Cynthia Landrum said...

@Paul - Very nice definition. I see what you're saying about moving it from belief to commitment.

@Strange - But is anyone who believes that she or her family members should and can be powerful inherently a feminist? Is that all it takes?

Holmes Family said...

She is a way for conservatives to win more votes from mothers. Like when pro-life groups tried to win more supporters by saying "women deserve better" instead of "murderer". Same views, just different packaging.

For starters she didn't support the equal pay bill (the Ledbetter Act),even though she claims to be a supporter of equal pay for women. Which is a VERY big issue for women, especially single mothers. So she is saying she supports women, while not supporting women.

She thinks the only choice a woman has is to be a mother. She is a member of FFL *which opposes birth control even for married couples*. She doesn't support sex ed in schools, even though that would reduce the teen pregnancy rate. So she doesn't support educating young women so they can make inform choices with their bodies.

She doesn't support spousal benefits for same-sex couples or same-sex marriage, so there is a whole section of women she outright doesn't think deserve rights. And has said it is because she doesn't support their choice *we all know homosexuality isn't a choice but to her it is*, and even if it were she doesn't see their choice as valid.

The only "choice" she seems to see as a valid one is to be a mother in a "traditional" family setting. And if that woman happens to be able to make millions while being a mother than great. She is proving that women can do it all. But Palin had a massive support system, what about the women who don't? She is silent on that.

If Palin was really for women why did she leave a position that would have allowed her to greatly impact the lives of women in Alaska? She says she is a feminist, but I am at a lost for anything she has said or done that is really a pro-feminism.

She left a position that she could have used to help women, in order to take a job making lots of money. And I've yet to see her put those millions to use helping women and children.

For me it takes far more than just gaining power/money to say one is a feminist. At the end of the day they must also believe that every woman has the right choices *not just on the issue of abortion*.

I don't see that from Sarah Palin.

Strange Attractor said...

I don't think she would agree with all of qualifiers in your definition of feminism, but she is for equal pay for equal work, and she certains seems to believe that women are qualified for any office or job, no matter how vaulted.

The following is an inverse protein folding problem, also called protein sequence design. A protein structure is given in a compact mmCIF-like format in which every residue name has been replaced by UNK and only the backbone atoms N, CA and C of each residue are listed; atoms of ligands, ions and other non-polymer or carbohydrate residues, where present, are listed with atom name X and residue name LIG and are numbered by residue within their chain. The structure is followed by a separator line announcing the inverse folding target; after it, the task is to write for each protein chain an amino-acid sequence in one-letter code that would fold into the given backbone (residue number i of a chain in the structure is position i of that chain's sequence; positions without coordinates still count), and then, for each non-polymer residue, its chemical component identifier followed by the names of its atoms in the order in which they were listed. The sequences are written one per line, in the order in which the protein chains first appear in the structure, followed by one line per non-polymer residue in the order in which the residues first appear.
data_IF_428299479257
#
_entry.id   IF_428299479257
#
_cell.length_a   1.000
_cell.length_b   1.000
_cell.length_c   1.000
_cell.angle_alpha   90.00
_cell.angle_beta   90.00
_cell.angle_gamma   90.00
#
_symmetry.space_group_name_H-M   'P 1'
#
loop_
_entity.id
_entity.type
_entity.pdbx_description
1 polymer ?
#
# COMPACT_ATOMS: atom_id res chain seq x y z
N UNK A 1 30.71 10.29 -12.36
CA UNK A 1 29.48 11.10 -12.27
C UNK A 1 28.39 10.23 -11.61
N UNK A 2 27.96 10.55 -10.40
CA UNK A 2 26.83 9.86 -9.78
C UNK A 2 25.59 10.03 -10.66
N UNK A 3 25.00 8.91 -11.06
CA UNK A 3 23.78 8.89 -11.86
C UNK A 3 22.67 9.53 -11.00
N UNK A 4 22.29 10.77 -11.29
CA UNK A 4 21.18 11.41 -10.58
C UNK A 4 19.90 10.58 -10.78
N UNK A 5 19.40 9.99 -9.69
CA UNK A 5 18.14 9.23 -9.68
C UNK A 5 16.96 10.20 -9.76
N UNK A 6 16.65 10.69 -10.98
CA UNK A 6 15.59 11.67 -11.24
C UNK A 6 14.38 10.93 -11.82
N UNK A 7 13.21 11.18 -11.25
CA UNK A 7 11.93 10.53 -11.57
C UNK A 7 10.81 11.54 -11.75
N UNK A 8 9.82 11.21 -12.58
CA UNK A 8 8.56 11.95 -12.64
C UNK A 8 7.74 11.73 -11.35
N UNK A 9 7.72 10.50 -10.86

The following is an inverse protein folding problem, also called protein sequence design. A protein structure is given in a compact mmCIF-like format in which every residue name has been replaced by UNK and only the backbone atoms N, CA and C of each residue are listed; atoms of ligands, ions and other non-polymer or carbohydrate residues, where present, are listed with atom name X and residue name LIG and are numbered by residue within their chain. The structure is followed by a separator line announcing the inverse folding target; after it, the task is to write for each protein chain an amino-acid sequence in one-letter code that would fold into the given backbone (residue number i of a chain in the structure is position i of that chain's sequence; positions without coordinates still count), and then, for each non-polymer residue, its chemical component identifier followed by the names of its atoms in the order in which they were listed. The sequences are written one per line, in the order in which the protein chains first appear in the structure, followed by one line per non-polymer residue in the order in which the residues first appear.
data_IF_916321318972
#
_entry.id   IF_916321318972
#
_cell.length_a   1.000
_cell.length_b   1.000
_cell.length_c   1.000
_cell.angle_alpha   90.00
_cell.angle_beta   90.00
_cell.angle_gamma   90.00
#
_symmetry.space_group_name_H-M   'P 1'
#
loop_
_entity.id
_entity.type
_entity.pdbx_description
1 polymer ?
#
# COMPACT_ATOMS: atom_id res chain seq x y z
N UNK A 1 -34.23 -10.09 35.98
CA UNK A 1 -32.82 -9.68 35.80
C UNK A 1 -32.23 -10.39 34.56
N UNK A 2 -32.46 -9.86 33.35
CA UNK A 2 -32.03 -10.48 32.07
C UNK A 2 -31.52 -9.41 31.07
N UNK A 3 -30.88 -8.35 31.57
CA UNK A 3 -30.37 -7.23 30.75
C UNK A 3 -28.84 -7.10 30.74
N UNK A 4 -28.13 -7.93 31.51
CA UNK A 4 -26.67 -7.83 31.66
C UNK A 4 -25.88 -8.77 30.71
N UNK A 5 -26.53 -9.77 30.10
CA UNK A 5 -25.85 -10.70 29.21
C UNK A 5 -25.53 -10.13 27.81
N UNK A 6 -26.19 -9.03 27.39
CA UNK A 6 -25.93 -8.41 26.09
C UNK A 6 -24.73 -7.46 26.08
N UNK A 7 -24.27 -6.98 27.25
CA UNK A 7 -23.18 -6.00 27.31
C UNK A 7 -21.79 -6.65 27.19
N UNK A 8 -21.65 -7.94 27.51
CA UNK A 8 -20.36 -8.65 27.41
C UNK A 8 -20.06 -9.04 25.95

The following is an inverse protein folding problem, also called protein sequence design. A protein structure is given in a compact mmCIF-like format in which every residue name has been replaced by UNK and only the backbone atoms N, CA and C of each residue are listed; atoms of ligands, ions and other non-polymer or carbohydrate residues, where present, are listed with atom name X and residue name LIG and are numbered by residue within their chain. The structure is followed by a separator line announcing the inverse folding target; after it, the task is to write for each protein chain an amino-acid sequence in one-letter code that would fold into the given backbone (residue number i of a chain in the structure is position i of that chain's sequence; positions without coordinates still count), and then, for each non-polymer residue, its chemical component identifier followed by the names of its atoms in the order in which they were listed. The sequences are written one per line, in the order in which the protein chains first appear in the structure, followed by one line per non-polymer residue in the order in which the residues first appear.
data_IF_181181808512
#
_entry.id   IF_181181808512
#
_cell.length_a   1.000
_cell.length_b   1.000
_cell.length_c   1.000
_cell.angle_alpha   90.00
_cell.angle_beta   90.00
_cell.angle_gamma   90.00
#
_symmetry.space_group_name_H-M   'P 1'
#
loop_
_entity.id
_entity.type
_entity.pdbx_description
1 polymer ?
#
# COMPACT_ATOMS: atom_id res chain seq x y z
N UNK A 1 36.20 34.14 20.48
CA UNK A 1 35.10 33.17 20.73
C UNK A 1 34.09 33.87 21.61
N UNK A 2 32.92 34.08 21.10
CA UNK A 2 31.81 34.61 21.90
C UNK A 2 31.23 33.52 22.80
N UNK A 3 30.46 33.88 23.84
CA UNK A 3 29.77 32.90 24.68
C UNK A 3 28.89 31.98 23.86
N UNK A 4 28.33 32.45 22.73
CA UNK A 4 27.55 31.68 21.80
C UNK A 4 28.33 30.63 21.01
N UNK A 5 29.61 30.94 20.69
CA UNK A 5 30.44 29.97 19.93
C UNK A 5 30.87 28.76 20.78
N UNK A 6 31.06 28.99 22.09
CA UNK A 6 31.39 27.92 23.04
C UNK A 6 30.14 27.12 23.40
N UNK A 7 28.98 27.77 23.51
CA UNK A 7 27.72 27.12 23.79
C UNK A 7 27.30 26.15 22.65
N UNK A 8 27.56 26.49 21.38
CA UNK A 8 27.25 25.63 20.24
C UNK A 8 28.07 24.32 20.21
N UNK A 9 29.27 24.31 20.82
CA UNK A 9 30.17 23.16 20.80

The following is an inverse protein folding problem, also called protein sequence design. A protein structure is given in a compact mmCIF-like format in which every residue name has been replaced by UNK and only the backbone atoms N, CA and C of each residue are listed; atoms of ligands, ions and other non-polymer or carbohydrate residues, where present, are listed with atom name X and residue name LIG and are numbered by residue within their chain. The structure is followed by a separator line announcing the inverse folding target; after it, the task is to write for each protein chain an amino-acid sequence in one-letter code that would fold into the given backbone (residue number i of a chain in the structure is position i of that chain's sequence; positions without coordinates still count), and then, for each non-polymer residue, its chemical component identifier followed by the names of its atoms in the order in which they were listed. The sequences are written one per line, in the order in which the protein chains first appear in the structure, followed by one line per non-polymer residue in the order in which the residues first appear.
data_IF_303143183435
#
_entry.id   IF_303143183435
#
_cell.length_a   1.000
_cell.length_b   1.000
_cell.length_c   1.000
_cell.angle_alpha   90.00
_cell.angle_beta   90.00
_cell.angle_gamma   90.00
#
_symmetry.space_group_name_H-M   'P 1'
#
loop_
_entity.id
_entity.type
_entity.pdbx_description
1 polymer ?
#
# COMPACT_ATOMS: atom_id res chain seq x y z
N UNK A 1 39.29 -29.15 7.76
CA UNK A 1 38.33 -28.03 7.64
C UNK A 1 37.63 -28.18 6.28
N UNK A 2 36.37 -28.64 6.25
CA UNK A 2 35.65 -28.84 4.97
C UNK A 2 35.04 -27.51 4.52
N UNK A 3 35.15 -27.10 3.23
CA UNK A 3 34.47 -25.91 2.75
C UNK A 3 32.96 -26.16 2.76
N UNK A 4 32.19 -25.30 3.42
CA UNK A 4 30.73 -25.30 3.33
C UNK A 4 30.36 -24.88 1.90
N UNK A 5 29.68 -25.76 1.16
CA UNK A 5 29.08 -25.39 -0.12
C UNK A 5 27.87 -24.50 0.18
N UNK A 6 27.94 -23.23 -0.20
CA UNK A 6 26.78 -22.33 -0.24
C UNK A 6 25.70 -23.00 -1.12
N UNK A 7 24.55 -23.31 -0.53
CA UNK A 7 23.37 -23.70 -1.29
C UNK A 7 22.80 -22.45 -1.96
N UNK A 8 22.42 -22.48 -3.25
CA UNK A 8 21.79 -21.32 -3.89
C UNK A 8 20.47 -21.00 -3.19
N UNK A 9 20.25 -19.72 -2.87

I can't speak for her in regards to some of your points, and my thoughts would just be conjecture. I will say I was outraged to learn she required rape victims to pay for their own post-attack medical examinations while mayor of Wasilla. Does that mean she is not anti-rape? Probably not, but she clearly does not hold the same attitude toward this issue as most self-described feminists.

It would be strange to call her a feminist when she is so clearly against the social movement of feminism that has made it possible for her to succeed. I guess I'm not sure which side of this I'm arguing. I need to think about this some more.

DairyStateDad said...

I asked DairyStateMom for her thoughts, which she shared with me and invited me to post on her behalf. We're both pro-choice and we understand you are, too. And there's the rub, as DSM sees it:

If one believes abortion is murder, that strongly implies that there needs to be legislation against it. As soon as one removes moral agency regarding family planning from women's lives, one removes the ability to chart a course independent of child rearing, which is necessary for anything even approaching workplace equality. We can make all the noises we want to about how the state should be friendlier to child-rearing -- and I don't disagree! -- but the bottom line is still that women have to make it clear to employers that they are capable of staying in the work force in a straight line.

Now the reality of everyone's career is not a straight line, and this is as much employer-driven as employee-driven, but the perception drives the reality as much as the other way around. You have to take the excuses away.

So if a feminist is someone who believes that women should be able to chart their own course, and access to abortion is necessary to do that, then a feminist has to be able to be OK with being allowed to get an abortion, even if she never does it herself.

Or at least that's what I think today. Ask me tomorrow and I might feel different.